Oil platform must be halted to save critically endangered whale



Posted on 31 March 2011  | 
Western gray whale (Eschrichtius robustus) feeds near oil platform off Russia's Sakhalin Island.
© Vladimir Potansky / WWF-RussiaEnlarge

The Russian government must oppose the development of a proposed oil and gas platform off Russia’s Sakhalin Island because the project has not been subject to appropriate environmental risk assessments, according to an international coalition of leading NGOs.


The coalition, which includes WWF, International Fund for Animal Welfare, Pacific Environment and Sakhalin Environment Watch, will submit a Statement of Concern to the Russian Inter-departmental Working Group on the Conservation of Western Gray Whales, a group of oil industry representatives and Russian government officials meeting Friday to discuss off-shore oil exploration near the feeding grounds of the critically endangered Western gray whale.

“The project may have a potentially devastating impact on the critically endangered Western gray whales,” the statement says. “Sakhalin Energy has a legal, social and ethical responsibility to ensure the project does not have unacceptable levels of damage to the marine environment, and the fragile species that live within it.”

The additional platform represents a dramatic expansion of the Sakhalin II project operated by Sakhalin Energy – a consortium of Shell, Gazprom, Mitsui and Mitsubishi - near Piltun Bay, the primary feeding area for Western gray whale mothers and calves. Recent estimates indicate that there could be fewer than 130 whales remaining, and scientific experts note that the death of just 1-2 females per year could lead to population extinction.

“The Russian Inter-departmental Working Group on the Conservation of Western Gray Whales has the future of the Western gray whale as its core responsibility, and must therefore act in the best interest of the whales, not in the interests of oil companies, and recommend that the platform not go ahead,” said Aleksey Knizhnikov of WWF-Russia.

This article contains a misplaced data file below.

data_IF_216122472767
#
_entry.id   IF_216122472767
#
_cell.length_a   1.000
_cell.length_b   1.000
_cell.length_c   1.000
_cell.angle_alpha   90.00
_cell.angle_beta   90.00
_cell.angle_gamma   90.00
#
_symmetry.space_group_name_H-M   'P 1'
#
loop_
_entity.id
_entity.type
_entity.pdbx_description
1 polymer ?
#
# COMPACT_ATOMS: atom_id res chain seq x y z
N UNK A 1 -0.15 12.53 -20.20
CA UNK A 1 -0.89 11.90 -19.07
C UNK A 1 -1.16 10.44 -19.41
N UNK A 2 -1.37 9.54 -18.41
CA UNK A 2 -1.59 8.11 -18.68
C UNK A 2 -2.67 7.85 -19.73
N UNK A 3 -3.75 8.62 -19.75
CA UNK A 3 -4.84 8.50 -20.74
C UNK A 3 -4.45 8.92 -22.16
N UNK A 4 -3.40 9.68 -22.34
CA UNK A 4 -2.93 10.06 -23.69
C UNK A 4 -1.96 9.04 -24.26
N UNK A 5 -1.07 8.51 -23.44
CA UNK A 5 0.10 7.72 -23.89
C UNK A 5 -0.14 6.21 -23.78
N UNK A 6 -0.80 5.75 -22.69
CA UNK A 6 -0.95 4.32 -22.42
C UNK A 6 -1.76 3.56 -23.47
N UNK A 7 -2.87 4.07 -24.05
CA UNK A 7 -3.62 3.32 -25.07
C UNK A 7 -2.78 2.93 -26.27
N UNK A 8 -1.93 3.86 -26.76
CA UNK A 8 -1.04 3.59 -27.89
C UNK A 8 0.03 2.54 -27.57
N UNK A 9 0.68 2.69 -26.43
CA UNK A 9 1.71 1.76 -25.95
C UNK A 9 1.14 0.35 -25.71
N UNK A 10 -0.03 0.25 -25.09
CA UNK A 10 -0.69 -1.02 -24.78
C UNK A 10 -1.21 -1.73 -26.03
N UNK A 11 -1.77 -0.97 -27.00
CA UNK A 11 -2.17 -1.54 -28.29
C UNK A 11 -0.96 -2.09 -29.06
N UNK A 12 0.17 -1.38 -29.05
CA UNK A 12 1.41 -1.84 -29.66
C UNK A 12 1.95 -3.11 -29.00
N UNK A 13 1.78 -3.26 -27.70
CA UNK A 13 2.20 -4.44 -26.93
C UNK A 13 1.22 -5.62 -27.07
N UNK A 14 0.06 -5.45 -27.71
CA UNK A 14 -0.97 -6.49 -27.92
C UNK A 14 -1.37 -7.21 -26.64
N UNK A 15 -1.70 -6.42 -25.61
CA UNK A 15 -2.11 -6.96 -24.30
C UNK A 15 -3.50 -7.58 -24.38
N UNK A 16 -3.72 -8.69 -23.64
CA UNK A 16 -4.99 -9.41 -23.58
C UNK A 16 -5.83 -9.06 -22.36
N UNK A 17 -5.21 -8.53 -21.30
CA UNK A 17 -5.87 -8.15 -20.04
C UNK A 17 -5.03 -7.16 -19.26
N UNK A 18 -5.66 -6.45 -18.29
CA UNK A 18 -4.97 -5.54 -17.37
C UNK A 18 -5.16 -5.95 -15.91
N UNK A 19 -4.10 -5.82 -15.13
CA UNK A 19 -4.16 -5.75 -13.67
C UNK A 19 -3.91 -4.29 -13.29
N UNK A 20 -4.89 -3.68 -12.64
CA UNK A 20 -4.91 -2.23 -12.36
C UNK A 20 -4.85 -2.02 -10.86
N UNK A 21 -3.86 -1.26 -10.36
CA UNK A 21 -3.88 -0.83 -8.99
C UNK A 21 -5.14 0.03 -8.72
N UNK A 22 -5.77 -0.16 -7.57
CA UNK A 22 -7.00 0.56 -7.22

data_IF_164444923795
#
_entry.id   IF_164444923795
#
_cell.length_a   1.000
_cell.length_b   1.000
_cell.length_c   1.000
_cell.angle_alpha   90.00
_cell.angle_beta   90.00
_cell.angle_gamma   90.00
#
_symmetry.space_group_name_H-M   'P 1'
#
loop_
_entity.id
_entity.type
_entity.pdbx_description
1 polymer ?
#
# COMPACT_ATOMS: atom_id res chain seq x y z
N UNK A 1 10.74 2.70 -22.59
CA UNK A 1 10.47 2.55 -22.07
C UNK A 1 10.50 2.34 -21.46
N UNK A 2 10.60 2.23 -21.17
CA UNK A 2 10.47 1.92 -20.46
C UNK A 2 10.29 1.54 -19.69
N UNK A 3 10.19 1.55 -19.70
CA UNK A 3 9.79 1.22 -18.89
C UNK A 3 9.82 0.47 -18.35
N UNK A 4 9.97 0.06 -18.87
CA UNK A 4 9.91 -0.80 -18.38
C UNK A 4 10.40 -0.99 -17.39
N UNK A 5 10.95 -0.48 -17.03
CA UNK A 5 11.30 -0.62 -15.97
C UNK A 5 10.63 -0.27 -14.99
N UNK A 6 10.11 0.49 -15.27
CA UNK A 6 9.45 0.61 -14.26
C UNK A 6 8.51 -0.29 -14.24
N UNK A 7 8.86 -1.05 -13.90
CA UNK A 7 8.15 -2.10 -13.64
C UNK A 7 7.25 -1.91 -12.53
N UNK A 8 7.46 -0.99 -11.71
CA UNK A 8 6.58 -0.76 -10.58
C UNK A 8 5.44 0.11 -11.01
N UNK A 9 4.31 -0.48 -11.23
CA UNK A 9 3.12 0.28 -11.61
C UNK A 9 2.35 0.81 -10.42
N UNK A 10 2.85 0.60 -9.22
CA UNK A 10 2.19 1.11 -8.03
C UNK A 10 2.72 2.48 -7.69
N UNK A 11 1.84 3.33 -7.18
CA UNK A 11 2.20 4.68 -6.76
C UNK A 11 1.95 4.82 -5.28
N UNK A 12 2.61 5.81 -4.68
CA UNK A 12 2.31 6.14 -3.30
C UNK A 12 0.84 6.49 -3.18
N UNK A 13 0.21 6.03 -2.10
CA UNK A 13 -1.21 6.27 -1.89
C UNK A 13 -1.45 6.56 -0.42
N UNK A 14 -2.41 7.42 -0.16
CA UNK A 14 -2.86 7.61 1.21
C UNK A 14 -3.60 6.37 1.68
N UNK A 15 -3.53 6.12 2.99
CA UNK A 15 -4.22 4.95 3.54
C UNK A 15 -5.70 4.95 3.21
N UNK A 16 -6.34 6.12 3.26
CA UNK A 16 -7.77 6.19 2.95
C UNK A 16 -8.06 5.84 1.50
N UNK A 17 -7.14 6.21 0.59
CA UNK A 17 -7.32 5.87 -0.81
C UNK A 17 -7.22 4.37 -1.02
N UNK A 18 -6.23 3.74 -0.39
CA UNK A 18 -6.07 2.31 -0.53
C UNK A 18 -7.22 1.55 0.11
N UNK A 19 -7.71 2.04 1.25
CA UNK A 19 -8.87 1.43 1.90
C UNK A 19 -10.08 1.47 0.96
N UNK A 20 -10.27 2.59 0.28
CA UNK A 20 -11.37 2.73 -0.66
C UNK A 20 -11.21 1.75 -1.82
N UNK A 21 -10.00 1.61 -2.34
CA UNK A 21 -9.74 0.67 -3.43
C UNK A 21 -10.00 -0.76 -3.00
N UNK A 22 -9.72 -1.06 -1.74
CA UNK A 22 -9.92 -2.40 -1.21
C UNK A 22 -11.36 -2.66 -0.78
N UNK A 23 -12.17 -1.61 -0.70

Sakhalin Energy received the necessary approvals for the Sakhalin II project based on just two platforms, with its own analyses indicating that drilling technology advances eliminated the need for a third. The company acknowledged that having two rather than three platforms was preferable due to a “smaller footprint with consequent reduced environmental impact”. Moreover, a previous Sakhalin Energy report shows that the area being proposed for the third platform is unsuitable due to an unstable clay seabed in the earthquake-prone area.

The company plans to conduct a seismic survey this summer to determine the best location for the platform. The environmental groups say that seismic surveys, which involve shooting loud pulses of noise into the ocean floor, can generate an unacceptable level of risk to whales that depend on sound for communication, feeding and navigation. Three seismic surveys were conducted in or near whale feeding habitat last summer and are believed to have caused severe pressure on the animals. Moreover, the Sakhalin Energy seismic survey for 2011 is planned to be undertaken before the effects of previous surveys on the whales have been fully understood.